If you're not committed to this meticulous charting and your menstrual cycle does not consistently fall between 26 and 32 days, you have at least a 25 percent chance of pregnancy. Postpartum women should keep in mind that their cycles might not be regular for many months, especially if nursing, says Alison Edelman, MD, a professor at Oregon Health & Science University, in Portland.
Can I get pregnant when I'm breastfeeding?
Breastfeeding does have a contraceptive effect, but only for about six months, and only if you exclusively breastfeed your baby.
Nursing seems to release endorphins that depress the production of hormones necessary for ovulation. This temporary period of infertility is called lactational amenorrhea (LAM).
For LAM to work, your breasts must be nearly drained with each frequent feed. The goal is have as much suckling as possible to keep the ovulation hormones suppressed. If your baby drinks formula, uses a pacifier, or if you pump milk regularly, then all bets are off.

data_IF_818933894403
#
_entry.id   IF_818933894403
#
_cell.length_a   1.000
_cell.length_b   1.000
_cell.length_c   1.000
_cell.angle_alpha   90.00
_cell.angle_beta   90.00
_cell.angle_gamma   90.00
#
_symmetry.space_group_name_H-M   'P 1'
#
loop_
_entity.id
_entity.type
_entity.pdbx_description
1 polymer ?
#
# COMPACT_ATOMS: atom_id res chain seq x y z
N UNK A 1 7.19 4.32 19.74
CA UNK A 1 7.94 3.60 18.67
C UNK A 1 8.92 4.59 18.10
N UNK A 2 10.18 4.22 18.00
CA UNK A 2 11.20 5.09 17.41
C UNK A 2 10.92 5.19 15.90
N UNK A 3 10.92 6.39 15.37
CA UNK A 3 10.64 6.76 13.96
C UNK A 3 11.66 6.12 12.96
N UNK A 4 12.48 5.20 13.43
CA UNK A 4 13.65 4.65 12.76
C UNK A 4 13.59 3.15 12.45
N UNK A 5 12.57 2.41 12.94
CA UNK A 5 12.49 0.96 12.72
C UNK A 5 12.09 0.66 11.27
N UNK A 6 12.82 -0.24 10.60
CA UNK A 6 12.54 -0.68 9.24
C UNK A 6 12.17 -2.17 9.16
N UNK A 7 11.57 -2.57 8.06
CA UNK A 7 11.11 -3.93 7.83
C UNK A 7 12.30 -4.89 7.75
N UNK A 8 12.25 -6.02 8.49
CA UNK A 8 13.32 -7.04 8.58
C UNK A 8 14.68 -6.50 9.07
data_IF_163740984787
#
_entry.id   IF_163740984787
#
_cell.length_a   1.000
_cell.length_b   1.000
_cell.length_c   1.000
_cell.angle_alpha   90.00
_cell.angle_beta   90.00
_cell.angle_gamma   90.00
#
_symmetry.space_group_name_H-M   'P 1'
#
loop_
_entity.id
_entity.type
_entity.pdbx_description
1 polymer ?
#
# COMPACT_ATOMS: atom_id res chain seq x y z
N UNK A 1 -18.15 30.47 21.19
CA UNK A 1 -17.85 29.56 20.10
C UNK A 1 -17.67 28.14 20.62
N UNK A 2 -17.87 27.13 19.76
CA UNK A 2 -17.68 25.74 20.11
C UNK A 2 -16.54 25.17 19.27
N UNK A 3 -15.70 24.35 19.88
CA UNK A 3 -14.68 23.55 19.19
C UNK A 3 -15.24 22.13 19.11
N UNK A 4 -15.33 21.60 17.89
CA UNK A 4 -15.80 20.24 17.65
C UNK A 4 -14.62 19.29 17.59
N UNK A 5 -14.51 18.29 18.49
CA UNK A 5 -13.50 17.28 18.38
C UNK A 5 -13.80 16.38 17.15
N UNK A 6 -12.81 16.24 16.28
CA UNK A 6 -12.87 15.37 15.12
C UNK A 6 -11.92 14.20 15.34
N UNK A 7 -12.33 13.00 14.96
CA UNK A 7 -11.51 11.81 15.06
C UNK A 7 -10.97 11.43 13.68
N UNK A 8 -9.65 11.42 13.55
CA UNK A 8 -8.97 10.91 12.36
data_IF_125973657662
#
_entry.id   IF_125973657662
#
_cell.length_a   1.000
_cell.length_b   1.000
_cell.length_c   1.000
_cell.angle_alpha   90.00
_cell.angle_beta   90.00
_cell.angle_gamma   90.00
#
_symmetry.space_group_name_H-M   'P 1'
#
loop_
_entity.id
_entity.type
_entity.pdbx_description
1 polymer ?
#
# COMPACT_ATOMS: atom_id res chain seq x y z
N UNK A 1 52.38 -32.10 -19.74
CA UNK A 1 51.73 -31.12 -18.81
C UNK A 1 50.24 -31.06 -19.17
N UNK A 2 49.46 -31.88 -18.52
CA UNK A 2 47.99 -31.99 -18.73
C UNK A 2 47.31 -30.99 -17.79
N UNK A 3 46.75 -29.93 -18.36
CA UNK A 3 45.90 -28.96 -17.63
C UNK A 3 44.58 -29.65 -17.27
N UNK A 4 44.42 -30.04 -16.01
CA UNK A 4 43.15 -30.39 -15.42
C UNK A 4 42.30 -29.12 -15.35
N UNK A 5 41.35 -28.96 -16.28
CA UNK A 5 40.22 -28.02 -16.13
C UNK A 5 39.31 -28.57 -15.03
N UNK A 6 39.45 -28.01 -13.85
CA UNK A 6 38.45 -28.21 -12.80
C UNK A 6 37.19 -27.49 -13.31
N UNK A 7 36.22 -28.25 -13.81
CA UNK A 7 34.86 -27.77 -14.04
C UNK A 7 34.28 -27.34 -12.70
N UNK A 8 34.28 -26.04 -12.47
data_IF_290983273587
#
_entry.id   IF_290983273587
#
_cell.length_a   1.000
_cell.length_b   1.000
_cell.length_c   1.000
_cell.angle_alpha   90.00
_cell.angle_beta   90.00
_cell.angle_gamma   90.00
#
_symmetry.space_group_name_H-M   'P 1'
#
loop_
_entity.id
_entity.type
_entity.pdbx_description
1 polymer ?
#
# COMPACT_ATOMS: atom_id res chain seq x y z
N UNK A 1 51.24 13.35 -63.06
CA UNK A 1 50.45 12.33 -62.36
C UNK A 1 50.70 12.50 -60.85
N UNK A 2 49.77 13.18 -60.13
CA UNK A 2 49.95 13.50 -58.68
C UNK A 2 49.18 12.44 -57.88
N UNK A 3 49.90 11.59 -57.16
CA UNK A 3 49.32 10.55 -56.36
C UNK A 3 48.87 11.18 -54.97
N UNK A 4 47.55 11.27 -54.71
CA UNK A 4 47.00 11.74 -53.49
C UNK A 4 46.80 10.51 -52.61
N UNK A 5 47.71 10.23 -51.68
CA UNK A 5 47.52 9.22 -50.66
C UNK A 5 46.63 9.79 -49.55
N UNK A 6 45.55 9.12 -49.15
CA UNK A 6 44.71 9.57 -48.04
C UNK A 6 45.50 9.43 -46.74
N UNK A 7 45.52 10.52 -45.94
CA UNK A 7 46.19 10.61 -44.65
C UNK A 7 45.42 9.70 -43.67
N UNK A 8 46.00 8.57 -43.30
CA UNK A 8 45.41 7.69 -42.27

Four studies of women who used LAM exclusively for six months showed pregnancy rates that ranged from 0.5 to 1.5 percent. Most gynecologists say that LAM is 98 percent effective for a while. If you want to be absolutely sure of not conceiving, most doctors recommend using an additional contraceptive method, such as a condom, for added protection.
If you've gotten your period, don't rely on LAM. Even breastfeeding moms usually start to menstruate between four and six months after giving birth. Ovulation does not always precede the first postpartum menses, especially if it comes soon after delivery. But the longer the return of your period is delayed, the more likely ovulation, and the risk of pregnancy, will precede that first menstrual cycle.
Is it permanent?
There are complicated surgeries to reverse sterilization, but they're expensive, not usually covered by insurance, and have low success rates.
How does the technique work?
In tubal ligation, the surgeon blocks the fallopian tubes by cutting them, using electricity to burn the tissue, or by clamping off the passage with a clip or ring. Afterwards, eggs can't descend into the uterus, making pregnancy nearly impossible.